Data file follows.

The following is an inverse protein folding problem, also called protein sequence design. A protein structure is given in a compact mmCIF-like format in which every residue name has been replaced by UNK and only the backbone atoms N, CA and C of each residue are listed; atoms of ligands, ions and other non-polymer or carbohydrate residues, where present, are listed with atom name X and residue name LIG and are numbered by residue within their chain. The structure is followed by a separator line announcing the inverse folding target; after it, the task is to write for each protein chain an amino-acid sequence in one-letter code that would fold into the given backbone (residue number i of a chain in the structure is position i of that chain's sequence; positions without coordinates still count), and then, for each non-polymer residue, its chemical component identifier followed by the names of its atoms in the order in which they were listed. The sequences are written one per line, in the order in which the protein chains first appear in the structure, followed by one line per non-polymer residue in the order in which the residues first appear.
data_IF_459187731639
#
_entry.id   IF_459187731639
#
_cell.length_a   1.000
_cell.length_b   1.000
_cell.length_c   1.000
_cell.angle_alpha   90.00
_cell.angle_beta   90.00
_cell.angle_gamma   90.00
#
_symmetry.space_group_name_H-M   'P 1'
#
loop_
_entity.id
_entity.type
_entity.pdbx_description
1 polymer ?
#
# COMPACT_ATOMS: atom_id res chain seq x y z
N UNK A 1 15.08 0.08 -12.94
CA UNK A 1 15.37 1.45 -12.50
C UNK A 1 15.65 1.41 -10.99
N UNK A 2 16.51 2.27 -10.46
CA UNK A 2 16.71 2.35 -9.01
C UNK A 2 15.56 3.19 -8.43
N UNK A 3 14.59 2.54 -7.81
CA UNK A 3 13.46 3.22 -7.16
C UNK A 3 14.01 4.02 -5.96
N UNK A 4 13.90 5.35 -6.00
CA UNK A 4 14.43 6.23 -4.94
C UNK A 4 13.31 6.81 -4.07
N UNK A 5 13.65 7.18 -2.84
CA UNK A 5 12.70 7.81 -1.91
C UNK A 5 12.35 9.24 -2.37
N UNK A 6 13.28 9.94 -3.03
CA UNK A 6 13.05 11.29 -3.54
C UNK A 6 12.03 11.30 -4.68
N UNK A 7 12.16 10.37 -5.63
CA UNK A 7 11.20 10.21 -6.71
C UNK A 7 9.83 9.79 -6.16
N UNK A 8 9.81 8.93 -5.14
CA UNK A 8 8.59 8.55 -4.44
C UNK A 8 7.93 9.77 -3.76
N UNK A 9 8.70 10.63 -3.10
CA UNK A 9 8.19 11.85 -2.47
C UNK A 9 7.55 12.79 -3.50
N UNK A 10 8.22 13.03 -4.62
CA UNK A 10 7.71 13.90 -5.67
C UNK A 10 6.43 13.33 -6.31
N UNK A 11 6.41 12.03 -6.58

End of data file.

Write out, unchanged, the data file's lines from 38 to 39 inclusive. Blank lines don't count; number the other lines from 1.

CA UNK A 6 13.05 11.29 -3.54
C UNK A 6 12.03 11.30 -4.68